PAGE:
Single-use plastic: what can we as individuals do?

Plastic is not all bad. It has revolutionised and improved our lives, it’s a versatile and economic material that is used in virtually everything we use. The issue is, for the sake of convenience we now abuse the use of plastic, in particular single-use-plastic, to the point where we are filling up our own environment with it. Plastic takes centuries to biodegrade and is polluting our oceans and killing wildlife. Although most of the plastic rubbish in Switzerland is collected, littering has increased significantly these past few years. It is estimated that we produce over 300 million tons of plastic every year, 50% of which is for single-use purposes, and more than 8 million tons are dumped in our oceans every year. Worldwide only between 10% and 13% of plastic is recycled.

But what is exactly single-use plastic? Just like the word itself says, it is something we use just once before we dump it, but that takes several hundred years to dissolve. Examples are water bottles, take-away containers, disposable coffee cups, plastic bags, straws, cutlery.

As individuals what can we do to reduce our usage of single-use plastic, and in general of unnecessary plastic?

Individual behaviour is important, if we add everyone’s contribution we could achieve amazing results. A gradual approach is the easiest way to adapt ourselves to a more plastic-free lifestyle, step by step we can get to the point where single-use plastic is for us just a memory. One could start from deciding to no longer use plastic bags, then move to no longer drinking water from plastic bottles, to carrying their own mug to get take way coffees, and so on.

When I started my fight against single-use plastic a few years back, I began from very little, just taking my own bags when I went shopping. Now it seems rather normal as we must pay for bags, however a few years back they were free, and you could see hard anyone taking their non-disposable shopping bags. Convenience hey!

A good way to avoid plastic in our everyday life is to get used to always have your own ‘must-have’ kit with you: a reusable bag, your portable mug, your water bottle. More and more we can find fountains in public places such as stations for example, where we can re-fill our own bottles. Bottle water is not healthier than tap water, and in most places, and for sure in Switzerland, tap water is just as safe to drink as bottled water – and, according to blind taste tests, just as tasty as well.

Also, if you love take-away food, try to avoid places where they use plastic containers and cutlery. There are now plenty of restaurants that have replaced plastic with cardboard for example and that use paper-based cutlery. The best way to avoid waste is of course having your take-away meal be placed in your own lunch box or container, not as convenient but definitely zero-waste. When out and about and having a drink at a bar, I always ask whether the drink comes in plastic or glass bottle and of course I opt for the glass. If they serve drinks on tap even better!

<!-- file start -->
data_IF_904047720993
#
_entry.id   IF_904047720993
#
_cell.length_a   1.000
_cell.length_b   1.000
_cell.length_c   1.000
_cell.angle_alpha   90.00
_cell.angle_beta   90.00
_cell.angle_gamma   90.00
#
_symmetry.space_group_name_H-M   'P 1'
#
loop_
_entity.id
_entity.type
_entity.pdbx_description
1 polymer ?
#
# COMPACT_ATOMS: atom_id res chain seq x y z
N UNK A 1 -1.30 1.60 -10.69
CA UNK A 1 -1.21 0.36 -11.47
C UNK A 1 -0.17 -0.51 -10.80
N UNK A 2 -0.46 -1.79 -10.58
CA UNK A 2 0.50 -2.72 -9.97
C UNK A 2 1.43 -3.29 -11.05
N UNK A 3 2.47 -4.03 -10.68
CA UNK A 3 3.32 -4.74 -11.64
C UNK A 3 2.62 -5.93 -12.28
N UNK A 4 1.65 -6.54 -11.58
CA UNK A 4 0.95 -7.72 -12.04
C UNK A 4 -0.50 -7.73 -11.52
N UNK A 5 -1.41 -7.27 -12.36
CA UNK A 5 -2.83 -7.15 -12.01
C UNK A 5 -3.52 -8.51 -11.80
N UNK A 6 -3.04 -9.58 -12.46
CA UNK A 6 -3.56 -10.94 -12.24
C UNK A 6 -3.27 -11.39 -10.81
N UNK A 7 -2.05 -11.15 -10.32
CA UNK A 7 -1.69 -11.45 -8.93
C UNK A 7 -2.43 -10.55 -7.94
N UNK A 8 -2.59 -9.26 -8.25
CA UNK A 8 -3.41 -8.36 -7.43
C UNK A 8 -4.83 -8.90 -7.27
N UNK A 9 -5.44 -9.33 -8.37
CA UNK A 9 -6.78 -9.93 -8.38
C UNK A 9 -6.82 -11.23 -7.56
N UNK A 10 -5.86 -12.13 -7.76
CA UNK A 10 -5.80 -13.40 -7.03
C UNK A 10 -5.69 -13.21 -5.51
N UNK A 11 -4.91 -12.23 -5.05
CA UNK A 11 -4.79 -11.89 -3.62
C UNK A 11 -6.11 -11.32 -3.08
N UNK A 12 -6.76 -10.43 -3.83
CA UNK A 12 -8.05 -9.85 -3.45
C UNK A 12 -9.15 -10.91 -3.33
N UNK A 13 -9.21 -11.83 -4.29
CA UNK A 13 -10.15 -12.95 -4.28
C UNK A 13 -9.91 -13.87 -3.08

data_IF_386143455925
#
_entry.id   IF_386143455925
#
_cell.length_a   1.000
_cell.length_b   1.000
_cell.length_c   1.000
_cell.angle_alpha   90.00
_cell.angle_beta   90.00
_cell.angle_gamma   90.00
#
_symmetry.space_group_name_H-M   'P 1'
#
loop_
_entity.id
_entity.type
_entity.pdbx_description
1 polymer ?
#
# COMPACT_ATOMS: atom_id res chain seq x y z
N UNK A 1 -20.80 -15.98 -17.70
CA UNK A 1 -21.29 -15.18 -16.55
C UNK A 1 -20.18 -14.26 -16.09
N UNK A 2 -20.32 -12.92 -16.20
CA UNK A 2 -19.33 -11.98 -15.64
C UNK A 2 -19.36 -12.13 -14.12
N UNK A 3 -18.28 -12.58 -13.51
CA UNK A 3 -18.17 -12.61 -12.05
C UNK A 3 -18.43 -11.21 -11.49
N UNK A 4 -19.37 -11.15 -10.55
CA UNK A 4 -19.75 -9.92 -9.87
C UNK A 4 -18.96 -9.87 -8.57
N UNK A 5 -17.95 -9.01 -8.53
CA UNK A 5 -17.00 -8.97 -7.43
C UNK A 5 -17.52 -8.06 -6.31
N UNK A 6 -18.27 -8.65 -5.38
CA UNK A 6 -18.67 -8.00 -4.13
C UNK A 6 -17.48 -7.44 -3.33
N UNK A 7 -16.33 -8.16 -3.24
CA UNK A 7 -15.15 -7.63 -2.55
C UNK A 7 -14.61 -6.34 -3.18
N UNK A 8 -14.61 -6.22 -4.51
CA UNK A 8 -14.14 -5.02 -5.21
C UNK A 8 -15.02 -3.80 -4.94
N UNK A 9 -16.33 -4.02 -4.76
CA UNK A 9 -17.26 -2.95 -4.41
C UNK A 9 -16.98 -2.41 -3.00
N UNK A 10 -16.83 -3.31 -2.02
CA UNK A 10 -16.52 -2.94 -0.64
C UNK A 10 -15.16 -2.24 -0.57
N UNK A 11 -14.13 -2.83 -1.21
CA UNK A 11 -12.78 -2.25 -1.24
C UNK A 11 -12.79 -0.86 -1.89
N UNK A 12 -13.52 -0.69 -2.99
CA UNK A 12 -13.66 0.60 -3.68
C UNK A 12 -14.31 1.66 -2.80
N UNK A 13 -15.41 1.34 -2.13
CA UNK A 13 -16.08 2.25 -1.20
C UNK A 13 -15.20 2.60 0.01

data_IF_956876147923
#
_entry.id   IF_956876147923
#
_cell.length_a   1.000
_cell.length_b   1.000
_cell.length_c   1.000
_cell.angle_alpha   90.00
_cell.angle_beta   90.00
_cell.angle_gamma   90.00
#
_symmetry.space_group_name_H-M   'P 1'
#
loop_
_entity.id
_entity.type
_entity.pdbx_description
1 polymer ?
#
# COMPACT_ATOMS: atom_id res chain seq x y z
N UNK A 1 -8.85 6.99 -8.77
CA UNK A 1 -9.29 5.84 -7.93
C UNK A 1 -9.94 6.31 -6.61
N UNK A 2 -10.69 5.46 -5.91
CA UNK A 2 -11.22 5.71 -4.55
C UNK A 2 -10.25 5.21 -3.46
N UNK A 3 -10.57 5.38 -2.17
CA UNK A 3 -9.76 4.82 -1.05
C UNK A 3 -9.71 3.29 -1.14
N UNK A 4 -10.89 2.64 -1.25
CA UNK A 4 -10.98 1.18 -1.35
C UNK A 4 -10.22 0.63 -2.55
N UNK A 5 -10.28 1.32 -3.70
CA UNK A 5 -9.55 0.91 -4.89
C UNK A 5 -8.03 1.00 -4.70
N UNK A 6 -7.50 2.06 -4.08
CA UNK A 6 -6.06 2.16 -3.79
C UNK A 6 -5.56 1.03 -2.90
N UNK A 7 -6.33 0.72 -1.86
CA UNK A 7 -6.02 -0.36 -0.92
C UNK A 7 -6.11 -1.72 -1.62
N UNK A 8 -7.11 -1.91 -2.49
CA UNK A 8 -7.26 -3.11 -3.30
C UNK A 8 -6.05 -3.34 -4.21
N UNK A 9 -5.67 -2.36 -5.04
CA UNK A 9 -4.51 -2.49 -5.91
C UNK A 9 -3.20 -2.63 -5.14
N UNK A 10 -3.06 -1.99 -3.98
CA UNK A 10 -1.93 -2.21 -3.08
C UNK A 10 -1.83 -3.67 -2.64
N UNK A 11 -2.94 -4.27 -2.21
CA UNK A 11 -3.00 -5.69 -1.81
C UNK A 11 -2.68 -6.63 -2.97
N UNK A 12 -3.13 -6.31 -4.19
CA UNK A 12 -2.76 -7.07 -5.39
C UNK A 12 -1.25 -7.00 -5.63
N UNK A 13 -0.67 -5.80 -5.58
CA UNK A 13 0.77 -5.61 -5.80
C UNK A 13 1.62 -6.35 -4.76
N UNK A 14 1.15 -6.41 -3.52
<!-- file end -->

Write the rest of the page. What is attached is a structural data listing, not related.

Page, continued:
When we do our food shopping, however, it’s really hard to go plastic free. Although a lot of items are often wrapped in unnecessary packaging, plastic wrapping can significantly extend the shelf life of fresh items and therefore reduce the amount of food waste. What I normally do is trying to pick loose fruits and vegetables and bringing my own bags. There are also plenty of non-fresh products where you can find the alternative item packaged in paper, or at least where the plastic packaging can be recycled. Nowadays you can bring your plastic packaging waste at supermarkets that collect it for recycling.

When it comes to body-care products it gets a bit more difficult, as for example solid shampoos or lotions are only sold by specific brands or can be only found online. What I normally do is to buy products in bulk once in a while and order everything that I need online. You will be amazed at what can nowadays be found in solid bar, even sun lotion! And they work just like liquid soaps, promise!

When it comes to your kitchen or cleaning products in general, there’s also a lot that can be done. First of all, we do not need as near as many products that are sold out there. You could get away with cleaning your kitchen with Marseille soap and white vinegar, including washing your plates. There are also plenty of choices for bio dishwasher & laundry tablets or powder that come in cardboard boxes.

When we change our shopping habits and try to avoid the plastic wrapped items, especially those wrapped with unnecessary plastic or excessive packaging, as consumers we also send a clear message to the big product brands, that we want more and more of the packaging-free items. Collectively we have a great leverage, and the more we want to buy plastic-free the more we will get!

(source: www.plasticoceans.org)
(www.plasticfreechallenge.org).